But not for long! After a curiously prolonged -- although pretty skinless -- sex scene (we actually see them going through the motions, which is pretty unusual for a horror film -- usually it cuts away as soon as they get serious) that reveals that a recently-murdered Ned is relaxing on the bunk above, Marcie excuses herself to take a ladylike leak, leaving Jack alone to smoke a cigarette and get an arrow through his neck. Pretty impressive effect, really -- and I imagine it drove people nuts at the time. Marcy doesn't get off so quickly, and is given a fairly creepy stalk scene in the outhouse -- but then again, any scene that begins with a character being terrorized on a toilet is pretty creepy, in my book. She goes to investigate the noises she's hearing, and on the wall behind her we see a shadow of an axe being lifted -- a brilliant use of visual shorthand. She turns, and THWACK! -- the axe hits her square in the nose, buried up to the hilt in her pretty face. Nasty stuff, really. This is really the worst of it (unfortunately), so enjoy it while it's there.

Cut back to Alice, Brenda, and Bill (yummy Bing Crosby spawn, Harry Crosby), who are smoking a little grass and playing strip Monopoly. But not in a pervy, offensive way -- in fact, it's all remarkably tame and wholesome, really. These seem like normal, decent kids who are just bored because they're stuck out in the woods by themselves. The game ends, and in an odd, understated moment, Brenda comments "Just when things were starting to get good" to Alice -- who was about to have to take her clothes off. Whoa -- what was that?! Is Brenda lesbian? I definitely think that a signal was being sent with that comment, however veiled and cryptic it might have been. Brenda retires to her bunk to read alone and go to bed (yup -- total dyke), and is just settling in when she hears a creepy child's voice crying outside in the rain. Oooooooooh... now it's getting good. Could the ghost of the dead boy be behind all this? Seriously, is that what is being suggested? Now the red herrings are dead herrings! Brenda, dutiful lesbian caregiver, goes outside to try to help the lost child, and unknowingly wanders right onto the archery field where she was nearly shot earlier. Suddenly the lights blaze on, leaving poor Brenda blinded in the pouring rain, standing in front of a target. She's understandably horrified, and the scene is very scary. We cut away before we see what happens...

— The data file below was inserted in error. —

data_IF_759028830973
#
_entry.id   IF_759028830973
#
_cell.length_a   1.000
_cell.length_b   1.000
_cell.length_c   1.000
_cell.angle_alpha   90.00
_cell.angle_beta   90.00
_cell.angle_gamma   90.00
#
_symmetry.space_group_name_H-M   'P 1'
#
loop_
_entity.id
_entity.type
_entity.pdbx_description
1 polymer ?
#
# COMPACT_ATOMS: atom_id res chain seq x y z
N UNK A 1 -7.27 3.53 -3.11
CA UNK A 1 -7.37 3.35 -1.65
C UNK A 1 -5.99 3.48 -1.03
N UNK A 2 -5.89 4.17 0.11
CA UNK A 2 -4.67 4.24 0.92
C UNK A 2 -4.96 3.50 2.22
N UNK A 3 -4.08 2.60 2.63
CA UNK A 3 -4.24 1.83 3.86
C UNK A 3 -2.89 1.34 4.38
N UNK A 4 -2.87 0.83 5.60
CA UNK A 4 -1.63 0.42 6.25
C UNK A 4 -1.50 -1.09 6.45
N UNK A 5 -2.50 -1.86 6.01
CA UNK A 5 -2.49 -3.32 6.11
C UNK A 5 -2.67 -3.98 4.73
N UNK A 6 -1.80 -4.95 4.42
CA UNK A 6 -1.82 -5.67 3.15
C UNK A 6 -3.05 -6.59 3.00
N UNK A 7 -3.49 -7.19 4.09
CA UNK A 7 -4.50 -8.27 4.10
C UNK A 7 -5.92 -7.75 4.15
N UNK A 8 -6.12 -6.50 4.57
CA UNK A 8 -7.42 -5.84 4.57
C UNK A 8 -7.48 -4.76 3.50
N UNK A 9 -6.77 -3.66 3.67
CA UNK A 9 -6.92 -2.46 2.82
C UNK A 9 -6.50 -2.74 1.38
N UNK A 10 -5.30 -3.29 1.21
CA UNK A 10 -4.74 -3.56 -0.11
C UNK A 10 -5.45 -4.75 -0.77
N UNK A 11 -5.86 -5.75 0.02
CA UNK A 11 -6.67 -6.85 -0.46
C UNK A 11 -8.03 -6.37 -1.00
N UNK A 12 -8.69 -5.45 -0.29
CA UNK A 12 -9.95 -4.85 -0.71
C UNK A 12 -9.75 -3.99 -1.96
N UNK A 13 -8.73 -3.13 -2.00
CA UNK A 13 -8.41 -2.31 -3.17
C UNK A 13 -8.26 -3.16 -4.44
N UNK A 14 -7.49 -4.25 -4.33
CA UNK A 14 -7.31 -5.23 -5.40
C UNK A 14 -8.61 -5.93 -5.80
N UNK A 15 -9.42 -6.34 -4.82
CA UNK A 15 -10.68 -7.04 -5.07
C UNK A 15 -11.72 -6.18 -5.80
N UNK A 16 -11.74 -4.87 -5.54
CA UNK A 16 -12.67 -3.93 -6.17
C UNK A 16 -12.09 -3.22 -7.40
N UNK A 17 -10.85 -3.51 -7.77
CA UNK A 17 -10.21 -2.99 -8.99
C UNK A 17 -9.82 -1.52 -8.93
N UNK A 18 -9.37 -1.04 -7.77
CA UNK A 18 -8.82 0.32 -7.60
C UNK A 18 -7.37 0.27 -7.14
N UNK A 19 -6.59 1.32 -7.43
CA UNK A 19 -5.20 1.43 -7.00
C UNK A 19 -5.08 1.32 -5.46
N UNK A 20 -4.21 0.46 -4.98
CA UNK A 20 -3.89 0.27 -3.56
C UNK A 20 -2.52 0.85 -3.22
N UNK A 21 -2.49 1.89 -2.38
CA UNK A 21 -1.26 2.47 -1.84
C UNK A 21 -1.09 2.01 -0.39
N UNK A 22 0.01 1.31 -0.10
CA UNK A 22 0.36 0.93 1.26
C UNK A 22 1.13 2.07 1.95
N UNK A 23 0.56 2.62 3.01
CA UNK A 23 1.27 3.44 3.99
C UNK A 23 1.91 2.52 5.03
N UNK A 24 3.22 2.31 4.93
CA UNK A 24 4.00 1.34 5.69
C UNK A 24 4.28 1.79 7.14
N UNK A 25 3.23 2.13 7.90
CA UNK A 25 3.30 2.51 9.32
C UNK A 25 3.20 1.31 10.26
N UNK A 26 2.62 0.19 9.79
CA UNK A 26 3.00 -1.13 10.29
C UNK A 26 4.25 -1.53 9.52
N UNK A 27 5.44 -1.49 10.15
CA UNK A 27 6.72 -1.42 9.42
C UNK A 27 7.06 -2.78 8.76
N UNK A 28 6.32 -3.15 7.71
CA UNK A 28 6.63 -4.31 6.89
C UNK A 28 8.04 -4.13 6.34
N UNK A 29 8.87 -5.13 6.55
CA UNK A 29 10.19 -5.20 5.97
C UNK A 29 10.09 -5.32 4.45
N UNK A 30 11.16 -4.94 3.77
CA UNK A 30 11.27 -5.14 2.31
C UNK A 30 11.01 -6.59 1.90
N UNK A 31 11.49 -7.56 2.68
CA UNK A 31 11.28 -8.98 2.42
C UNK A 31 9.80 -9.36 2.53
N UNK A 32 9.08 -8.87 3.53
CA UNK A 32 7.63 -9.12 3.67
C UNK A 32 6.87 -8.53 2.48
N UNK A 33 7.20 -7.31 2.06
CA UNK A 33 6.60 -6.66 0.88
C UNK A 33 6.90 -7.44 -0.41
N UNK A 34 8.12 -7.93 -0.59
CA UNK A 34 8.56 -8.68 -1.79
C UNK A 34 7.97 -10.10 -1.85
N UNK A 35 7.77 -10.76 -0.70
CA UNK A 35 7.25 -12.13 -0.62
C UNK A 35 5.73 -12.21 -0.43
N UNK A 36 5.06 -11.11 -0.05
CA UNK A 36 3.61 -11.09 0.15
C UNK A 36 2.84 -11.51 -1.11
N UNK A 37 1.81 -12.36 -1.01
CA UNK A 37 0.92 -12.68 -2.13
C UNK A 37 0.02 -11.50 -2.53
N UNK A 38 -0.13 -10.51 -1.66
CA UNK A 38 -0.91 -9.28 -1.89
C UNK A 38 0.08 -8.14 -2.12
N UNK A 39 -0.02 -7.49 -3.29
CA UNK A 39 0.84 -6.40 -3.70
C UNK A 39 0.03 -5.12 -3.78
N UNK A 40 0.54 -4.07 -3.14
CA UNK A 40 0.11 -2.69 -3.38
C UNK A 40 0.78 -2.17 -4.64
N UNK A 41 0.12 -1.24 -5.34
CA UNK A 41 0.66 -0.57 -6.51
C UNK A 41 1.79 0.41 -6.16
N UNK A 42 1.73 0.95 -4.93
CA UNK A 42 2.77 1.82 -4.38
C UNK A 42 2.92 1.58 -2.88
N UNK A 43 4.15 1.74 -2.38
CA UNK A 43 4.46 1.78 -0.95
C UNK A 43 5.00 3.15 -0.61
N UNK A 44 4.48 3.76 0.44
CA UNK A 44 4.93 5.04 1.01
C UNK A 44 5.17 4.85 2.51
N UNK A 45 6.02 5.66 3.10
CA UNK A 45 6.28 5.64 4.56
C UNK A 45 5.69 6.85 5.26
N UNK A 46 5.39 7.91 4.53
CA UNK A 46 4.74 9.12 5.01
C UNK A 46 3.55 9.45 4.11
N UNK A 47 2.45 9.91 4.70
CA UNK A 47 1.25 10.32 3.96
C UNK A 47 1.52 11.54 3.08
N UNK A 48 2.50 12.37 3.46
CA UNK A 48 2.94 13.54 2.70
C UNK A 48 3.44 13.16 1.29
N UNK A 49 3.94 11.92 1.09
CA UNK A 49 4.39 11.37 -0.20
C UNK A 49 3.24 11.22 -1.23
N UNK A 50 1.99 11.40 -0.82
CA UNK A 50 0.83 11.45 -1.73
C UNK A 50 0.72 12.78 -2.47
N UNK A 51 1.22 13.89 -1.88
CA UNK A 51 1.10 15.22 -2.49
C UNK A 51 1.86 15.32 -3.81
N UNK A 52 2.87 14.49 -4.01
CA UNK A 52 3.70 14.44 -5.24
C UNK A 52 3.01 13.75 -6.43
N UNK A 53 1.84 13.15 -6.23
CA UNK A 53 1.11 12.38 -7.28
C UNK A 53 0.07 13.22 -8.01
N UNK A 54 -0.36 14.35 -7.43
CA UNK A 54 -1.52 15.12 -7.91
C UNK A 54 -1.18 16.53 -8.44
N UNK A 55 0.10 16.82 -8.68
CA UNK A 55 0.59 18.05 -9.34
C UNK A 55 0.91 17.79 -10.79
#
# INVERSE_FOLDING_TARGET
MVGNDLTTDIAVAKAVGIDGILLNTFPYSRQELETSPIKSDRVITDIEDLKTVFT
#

Meanwhile, Alice is napping and Bill goes to look for help, as something is obviously wrong -- where the hell is everybody? Well, we know that they're all dead -- all but Steve. Whoops -- there he goes, stabbed in the rain by someone he apparently knows. Bill goes outside to look, and Alice makes coffee. In real time. I suppose it's supposed to be suspenseful, but watching a girl make coffee is about as suspenseful as... well, watching a girl make coffee (see also: a girl making eggs in Ten to Midnight). There's a moment when she opens the pantry door that echoes an earlier scare (when crazy Ralph from town pops out of the pantry ranting about the price of tea in China), but it's a dead scare. Alice goes outside and finds Bill stabbed in far too many places for his own good with arrows (let's be sensible, Pamela...), and understandably freaks out. Alice barricades the front door, and Brenda (or is it Marcie? eh...) gets chucked through the window. A car pulls up outside, and Alice gratefully rushes outside to find...